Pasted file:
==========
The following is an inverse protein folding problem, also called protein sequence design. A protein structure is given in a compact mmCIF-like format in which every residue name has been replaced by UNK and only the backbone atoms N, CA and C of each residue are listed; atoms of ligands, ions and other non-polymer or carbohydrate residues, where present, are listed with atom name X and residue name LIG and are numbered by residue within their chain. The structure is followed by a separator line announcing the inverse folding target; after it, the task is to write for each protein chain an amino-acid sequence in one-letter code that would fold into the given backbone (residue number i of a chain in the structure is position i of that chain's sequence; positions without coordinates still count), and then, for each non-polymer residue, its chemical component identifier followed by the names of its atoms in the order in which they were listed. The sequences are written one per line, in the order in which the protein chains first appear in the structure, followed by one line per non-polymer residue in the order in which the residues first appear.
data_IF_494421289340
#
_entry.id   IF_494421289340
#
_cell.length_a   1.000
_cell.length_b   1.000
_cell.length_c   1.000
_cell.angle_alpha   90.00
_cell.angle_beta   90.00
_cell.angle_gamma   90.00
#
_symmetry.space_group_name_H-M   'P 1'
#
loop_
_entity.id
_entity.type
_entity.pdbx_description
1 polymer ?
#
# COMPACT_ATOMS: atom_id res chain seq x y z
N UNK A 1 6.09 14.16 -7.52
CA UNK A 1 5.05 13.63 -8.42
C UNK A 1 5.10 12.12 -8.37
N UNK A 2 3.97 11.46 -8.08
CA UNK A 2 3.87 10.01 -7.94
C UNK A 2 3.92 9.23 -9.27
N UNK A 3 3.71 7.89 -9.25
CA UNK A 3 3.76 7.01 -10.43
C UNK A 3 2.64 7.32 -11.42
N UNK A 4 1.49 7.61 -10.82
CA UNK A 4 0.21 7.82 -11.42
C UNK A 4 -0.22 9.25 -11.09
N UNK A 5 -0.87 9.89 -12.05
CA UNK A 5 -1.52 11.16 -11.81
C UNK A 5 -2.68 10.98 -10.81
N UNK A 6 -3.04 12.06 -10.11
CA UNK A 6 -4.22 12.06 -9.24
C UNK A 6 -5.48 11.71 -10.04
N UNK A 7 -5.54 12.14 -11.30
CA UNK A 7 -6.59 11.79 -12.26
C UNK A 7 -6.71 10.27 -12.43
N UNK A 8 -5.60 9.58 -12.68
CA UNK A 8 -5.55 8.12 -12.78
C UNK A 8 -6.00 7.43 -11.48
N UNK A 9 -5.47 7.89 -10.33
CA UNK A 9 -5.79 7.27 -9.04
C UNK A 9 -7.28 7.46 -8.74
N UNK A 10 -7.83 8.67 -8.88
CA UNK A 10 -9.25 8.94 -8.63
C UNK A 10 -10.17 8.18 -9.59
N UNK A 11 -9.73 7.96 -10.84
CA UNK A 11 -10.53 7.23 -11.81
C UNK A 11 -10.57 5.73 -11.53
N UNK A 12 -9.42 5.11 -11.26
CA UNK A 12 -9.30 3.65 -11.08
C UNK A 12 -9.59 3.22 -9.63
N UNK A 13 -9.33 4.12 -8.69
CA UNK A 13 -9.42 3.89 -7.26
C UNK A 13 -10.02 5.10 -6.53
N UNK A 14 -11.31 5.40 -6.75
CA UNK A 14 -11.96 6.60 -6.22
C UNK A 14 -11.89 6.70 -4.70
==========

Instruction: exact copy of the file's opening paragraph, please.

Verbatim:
The following is an inverse protein folding problem, also called protein sequence design. A protein structure is given in a compact mmCIF-like format in which every residue name has been replaced by UNK and only the backbone atoms N, CA and C of each residue are listed; atoms of ligands, ions and other non-polymer or carbohydrate residues, where present, are listed with atom name X and residue name LIG and are numbered by residue within their chain. The structure is followed by a separator line announcing the inverse folding target; after it, the task is to write for each protein chain an amino-acid sequence in one-letter code that would fold into the given backbone (residue number i of a chain in the structure is position i of that chain's sequence; positions without coordinates still count), and then, for each non-polymer residue, its chemical component identifier followed by the names of its atoms in the order in which they were listed. The sequences are written one per line, in the order in which the protein chains first appear in the structure, followed by one line per non-polymer residue in the order in which the residues first appear.